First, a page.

In these Etruscan buildings traces are to be found of the arch; as, for instance, in the Gate of Volterra and other gates at Perugia; so also in the Cloac&aelig; at Rome, of which the Cloaca Maxima is 20 feet broad. These are sewers which were intended to render the marshy district between the hills of Rome inhabitable. They were constructed in the reign of Tarquinius Superbus, at the beginning of the sixth century B.C.

The Cloaca Maxima at Rome

In these Etruscan buildings traces are to be found of the arch; as, for instance, in the Gate of Volterra…

The details of the reconstructed facade of the Coliseum at Rome.

Coliseum Facade

The details of the reconstructed facade of the Coliseum at Rome.

The Colosseum is an immense amphitheater built at Rome by Flavius Vespasian, AD 72.

Colosseum

The Colosseum is an immense amphitheater built at Rome by Flavius Vespasian, AD 72.

"The vast Flavian amphitheater at Rome now called the Colosseum." -Breasted, 1914

Colosseum

"The vast Flavian amphitheater at Rome now called the Colosseum." -Breasted, 1914

An illustration of the Roman Colosseum.

Colosseum

An illustration of the Roman Colosseum.

The Colosseum in Rome.

Colosseum

The Colosseum in Rome.

The Colosseum at Rome was the greatest of Roman ampitheatres.

Colosseum at Rome

The Colosseum at Rome was the greatest of Roman ampitheatres.

The construction of arches and vaults did not remain confined to the interior of buildings, but imparted its own expression to the architecture of the exterior also; for the shape of openings became circular instead of square, although they were surrounded by half-columns gave a rectilinear finish to the whole.

Architecture of the Colosseum

The construction of arches and vaults did not remain confined to the interior of buildings, but imparted…

"Elevation and Section of the Tiers of Seats and Substructure of the same from the Colosseum at Rome. The whole mass of the rows of seats was supported by a solid substructure of piers and arches, which formed passages of three stories one above the other, retaining the circular form of the building; whilst externally they formed arcades, which were surrounded with half-columns or piers with entablatures over them. The exterior of the straight portion of the building, which contained the stage and some chambers connected with it, was generally surrounded by a portico. The theaters were either open, or were protected against the sun and rain by an awning stretched over them."

Elevation and Section of the Colosseum

"Elevation and Section of the Tiers of Seats and Substructure of the same from the Colosseum at Rome.…

"Ground Plan of the Colosseum at Rome, with representation of the Tiers of Seats, and of the Substructure. The shape of the amphitheatre was borrowed from that of the theatre. Since no stage was necessary, and with a view to securing as many rows of seats as possible, the semicircular form of the theatre was done away with, and the whole became a circle, or rather an ellipse, which was afterwards the recognized shape for all buildings of this nature, whether at Rome or in the provinces."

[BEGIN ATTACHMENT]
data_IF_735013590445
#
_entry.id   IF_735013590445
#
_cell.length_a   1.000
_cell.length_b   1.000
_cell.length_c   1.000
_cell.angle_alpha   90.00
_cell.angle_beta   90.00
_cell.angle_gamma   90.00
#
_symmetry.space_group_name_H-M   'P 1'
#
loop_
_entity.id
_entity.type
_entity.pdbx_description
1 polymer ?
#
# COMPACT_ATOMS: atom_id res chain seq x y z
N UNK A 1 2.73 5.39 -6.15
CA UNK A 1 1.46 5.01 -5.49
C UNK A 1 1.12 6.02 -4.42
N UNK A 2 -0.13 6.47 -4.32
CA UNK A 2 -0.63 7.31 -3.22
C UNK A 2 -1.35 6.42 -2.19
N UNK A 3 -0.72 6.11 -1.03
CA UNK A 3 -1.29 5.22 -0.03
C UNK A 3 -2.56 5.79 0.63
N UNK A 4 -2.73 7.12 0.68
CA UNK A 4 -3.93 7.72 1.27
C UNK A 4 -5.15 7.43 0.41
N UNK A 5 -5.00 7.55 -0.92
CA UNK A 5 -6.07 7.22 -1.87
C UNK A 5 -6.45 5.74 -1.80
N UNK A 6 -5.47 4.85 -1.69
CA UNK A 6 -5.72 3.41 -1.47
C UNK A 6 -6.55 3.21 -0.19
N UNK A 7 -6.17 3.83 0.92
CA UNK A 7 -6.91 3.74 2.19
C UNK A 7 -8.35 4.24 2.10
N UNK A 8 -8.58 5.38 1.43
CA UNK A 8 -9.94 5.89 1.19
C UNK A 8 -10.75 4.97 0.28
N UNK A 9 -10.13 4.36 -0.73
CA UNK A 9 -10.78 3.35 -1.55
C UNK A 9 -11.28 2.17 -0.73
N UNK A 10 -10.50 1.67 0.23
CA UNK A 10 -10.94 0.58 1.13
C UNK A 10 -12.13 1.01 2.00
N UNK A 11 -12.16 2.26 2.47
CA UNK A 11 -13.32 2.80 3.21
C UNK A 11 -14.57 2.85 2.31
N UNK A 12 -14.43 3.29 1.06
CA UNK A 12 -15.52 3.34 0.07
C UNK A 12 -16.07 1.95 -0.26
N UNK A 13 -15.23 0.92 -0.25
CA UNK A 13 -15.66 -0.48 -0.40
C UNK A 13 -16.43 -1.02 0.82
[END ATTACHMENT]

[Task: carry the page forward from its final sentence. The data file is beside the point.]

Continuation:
Ground Plan of the Colosseum

"Ground Plan of the Colosseum at Rome, with representation of the Tiers of Seats, and of the Substructure.…

The Colosseum or Roman Coliseum, originally the Flavian Amphitheatre (Latin: Amphitheatrum Flavium, Italian Anfiteatro Flavio or Colosseo), is an elliptical amphitheatre in the center of the city of Rome, Italy, the largest ever built in the Roman Empire. It is one of the greatest works of Roman architecture and Roman engineering.

Colosseum, Half Plan

The Colosseum or Roman Coliseum, originally the Flavian Amphitheatre (Latin: Amphitheatrum Flavium,…

This Roman Colosseum is located in Rome, Italy. It is the largest elliptical amphitheater that was built during the Roman Empire. Its construction was completed in 80 A.D. during the rule of Emperor Titus. The Colosseum was used for Gladiator contests and public spectacles.

Roman Colosseum

This Roman Colosseum is located in Rome, Italy. It is the largest elliptical amphitheater that was built…

The Trajan's column is a monument in honor of Emperor Trajan located in Rome, Italy. The column is a continuous bas-relief design (raised art) that winds up around the capital from the base to the top of the capital. The relief designs depict Emperor Trajan's two victorious wars against the Dacian's.

Trajan's Column

The Trajan's column is a monument in honor of Emperor Trajan located in Rome, Italy. The column is a…

"The columns of <em>cipollino</em>, which belonged to the Palace of Domitian." &mdash; Young, 1901

Columns of Domitian

"The columns of cipollino, which belonged to the Palace of Domitian." — Young, 1901

"Columns of Temple of Castor, Temple of Augustus, and Palatine Hill." &mdash; Young, 1901

Columns of Temple of Castor

"Columns of Temple of Castor, Temple of Augustus, and Palatine Hill." — Young, 1901

"Semi-columns (Roman). Engaged columns of the Maison Carr&eacute;e, N&icirc;mes, France." -Whitney, 1911

Semi-Columns

"Semi-columns (Roman). Engaged columns of the Maison Carrée, Nîmes, France." -Whitney,…

Arch of Titus.

Composite Order

Arch of Titus.

"This arch is the most modern and the best preseved of all the buildings which remain of the Imperial period. Probably it owes its preservation to the Christianity of its hero." &mdash; Young, 1901

Arch of Constantine

"This arch is the most modern and the best preseved of all the buildings which remain of the Imperial…

"The vast Arch of Constantine owes much of its interest to its sculptures having been borrowed from a Trajan monument of earlier date." &mdash;D'Anvers, 1895

Arch of Constantine